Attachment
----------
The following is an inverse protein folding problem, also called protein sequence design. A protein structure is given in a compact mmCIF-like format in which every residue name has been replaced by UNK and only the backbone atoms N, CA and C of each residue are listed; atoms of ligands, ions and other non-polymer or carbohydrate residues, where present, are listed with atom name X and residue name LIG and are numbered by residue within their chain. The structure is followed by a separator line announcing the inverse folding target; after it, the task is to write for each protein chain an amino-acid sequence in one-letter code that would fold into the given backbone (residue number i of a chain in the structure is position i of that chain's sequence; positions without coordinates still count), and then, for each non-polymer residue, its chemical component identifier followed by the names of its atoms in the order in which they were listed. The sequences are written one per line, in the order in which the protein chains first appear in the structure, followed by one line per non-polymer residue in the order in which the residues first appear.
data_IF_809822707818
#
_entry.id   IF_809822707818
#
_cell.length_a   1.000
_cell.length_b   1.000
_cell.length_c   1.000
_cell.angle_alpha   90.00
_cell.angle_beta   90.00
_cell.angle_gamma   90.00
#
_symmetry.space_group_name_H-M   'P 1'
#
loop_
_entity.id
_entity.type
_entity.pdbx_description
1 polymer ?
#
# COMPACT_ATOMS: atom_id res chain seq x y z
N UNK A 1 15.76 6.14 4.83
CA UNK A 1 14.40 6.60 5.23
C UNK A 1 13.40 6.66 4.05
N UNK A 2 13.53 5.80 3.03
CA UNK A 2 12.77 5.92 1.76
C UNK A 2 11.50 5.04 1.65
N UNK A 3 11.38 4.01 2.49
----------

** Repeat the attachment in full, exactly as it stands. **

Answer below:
The following is an inverse protein folding problem, also called protein sequence design. A protein structure is given in a compact mmCIF-like format in which every residue name has been replaced by UNK and only the backbone atoms N, CA and C of each residue are listed; atoms of ligands, ions and other non-polymer or carbohydrate residues, where present, are listed with atom name X and residue name LIG and are numbered by residue within their chain. The structure is followed by a separator line announcing the inverse folding target; after it, the task is to write for each protein chain an amino-acid sequence in one-letter code that would fold into the given backbone (residue number i of a chain in the structure is position i of that chain's sequence; positions without coordinates still count), and then, for each non-polymer residue, its chemical component identifier followed by the names of its atoms in the order in which they were listed. The sequences are written one per line, in the order in which the protein chains first appear in the structure, followed by one line per non-polymer residue in the order in which the residues first appear.
data_IF_809822707818
#
_entry.id   IF_809822707818
#
_cell.length_a   1.000
_cell.length_b   1.000
_cell.length_c   1.000
_cell.angle_alpha   90.00
_cell.angle_beta   90.00
_cell.angle_gamma   90.00
#
_symmetry.space_group_name_H-M   'P 1'
#
loop_
_entity.id
_entity.type
_entity.pdbx_description
1 polymer ?
#
# COMPACT_ATOMS: atom_id res chain seq x y z
N UNK A 1 15.76 6.14 4.83
CA UNK A 1 14.40 6.60 5.23
C UNK A 1 13.40 6.66 4.05
N UNK A 2 13.53 5.80 3.03
CA UNK A 2 12.77 5.92 1.76
C UNK A 2 11.50 5.04 1.65
N UNK A 3 11.38 4.01 2.49